Onir whose films like My Brother Nikhil and I Am put the focus on the issues faced by the LGBT community feels disillusioned by the industry when it comes finding the support to release such films, “Despite winning a National Award, I don’t think I will ever make a film like I Am again. My experiences of seeing it through till its release have left me disappointed. Selling the films to studios, finding exhibitors, distributors, channels have really left a bitter taste. TV channels are apprehensive in willing to buy the satellite rights of the film. And it is wrong of them to blame it on the audience or to claim that the controversial nature of the film will scare them away. The audience is ready for such films, the sellers in the market are not.”

We have regressed!

Onir believes that the film with a gay character as protagonist may not earn as much as a regular commercial one, but such films do have an audience and it’s unfair to not let these films reach the audience. He points out that Salaam Bombay which released more than two decades ago was given a U/A certificate even though it showed prostitution, while his film got an A certificate and that too after more than a dozen cuts, “only goes to show how regressive we have gotten as a society.”


Onir however refuses to consider it victimisation. “Look at the way any minority is depicted in Bollywood, why only the LGBT community. Be it women or people from a particular region, everyone is stereotyped here. Mainstream cinema mocks all kinds of minority. So I wouldn’t say that the community is victimised, even though the insensitive depiction can be damaging.” 

Casting ouch
Rajeev Masand points out that while character actors seem comfortable playing gay characters, most mainstream heroes are still not ready for it. “Image is a big deal here and nobody is willing to risk it. That’s why they may agree to play pretend-gays on screen, but none of them are willing to play real gay characters like say Tom Hanks or Antonio Banderas did in Philadelphia. Playing an out-and-out gay character is a risky proposition for them, as they feel that people may start associating their characters to their real selves.”

A quick nod to Irrfan Khan, Rahul Bose, Purab Kohli, Sanjay Suri, Harsh Chhaya and Sameer Soni who have essayed such characters. Rahul was in fact, one of the first ones to play a full-fledged gay character in the 1996 film Bomgay. There are several incidences, filmmakers can vouch for, when Bollywood stars on being approached for a gay role have blushed and turned visibly uncomfortable at the mention.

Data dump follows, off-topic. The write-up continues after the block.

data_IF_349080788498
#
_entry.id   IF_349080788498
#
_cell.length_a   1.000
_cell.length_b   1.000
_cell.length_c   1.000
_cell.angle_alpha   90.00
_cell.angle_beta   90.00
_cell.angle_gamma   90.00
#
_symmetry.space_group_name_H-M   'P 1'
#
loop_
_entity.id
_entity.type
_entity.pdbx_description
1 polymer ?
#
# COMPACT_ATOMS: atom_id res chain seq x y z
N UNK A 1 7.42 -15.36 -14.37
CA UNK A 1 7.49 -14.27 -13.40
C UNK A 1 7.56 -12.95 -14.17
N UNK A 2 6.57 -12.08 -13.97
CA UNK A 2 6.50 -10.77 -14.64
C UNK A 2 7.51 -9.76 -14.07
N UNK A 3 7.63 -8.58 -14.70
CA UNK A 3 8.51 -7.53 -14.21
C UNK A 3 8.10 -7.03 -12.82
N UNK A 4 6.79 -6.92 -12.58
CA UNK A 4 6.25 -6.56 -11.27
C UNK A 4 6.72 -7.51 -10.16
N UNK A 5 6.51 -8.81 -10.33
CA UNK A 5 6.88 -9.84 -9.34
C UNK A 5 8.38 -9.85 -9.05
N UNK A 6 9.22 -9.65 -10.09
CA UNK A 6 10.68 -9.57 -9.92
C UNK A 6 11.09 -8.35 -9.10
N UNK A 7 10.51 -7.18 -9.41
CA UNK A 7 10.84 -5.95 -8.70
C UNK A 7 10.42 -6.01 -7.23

50 shades of gay!

According to a source, Mere Dad Ki Maruti actor Saqib Saleem will be playing gay in Karan Johar’s segment of Bombay Talkies, as will Randeep Hooda. “It’s risky for a newbie, but the fact that he is willing to take it shows that things are not all that bleak in Bollywood,” says the source.

Purab, who had played a gay character in My Brother Nikhil, explains why playing such characters is not without risk. “Post the film, I got many roles on the same lines, so there is a fear of getting typecast. That my character was gay was incidental for me. The film was about relationships and emotions, so big deal if my partner was a man. Besides, Onir had a script that told a story, which is what attracts any actor. There was a respectability that came with the role. I didn’t have anyone mocking me or relating that to my real life at all.”

Changing times
Madhur Bhandarkar, whose films Page 3 and Fashion had broken away from the stereotypical images of gays, says that there’s a gradual change in the way such characters are being accepted in films. Citing examples of Honeymoon Travels Pvt Ltd and Life in a Metro, he adds that there are filmmakers who tackle the topic realistically without sensationalising it or reducing characters to caricatures, even though they stick to mainstream commercial formats. Madhur says, “Today seeing such characters in our films doesn’t raise eyebrows. And even if the depiction is debatable at least the presence is felt. So I look at this as a positive sign. The change will not be overnight, but at least people are acknowledging it. So, I think it’s a scenario changing for the better.”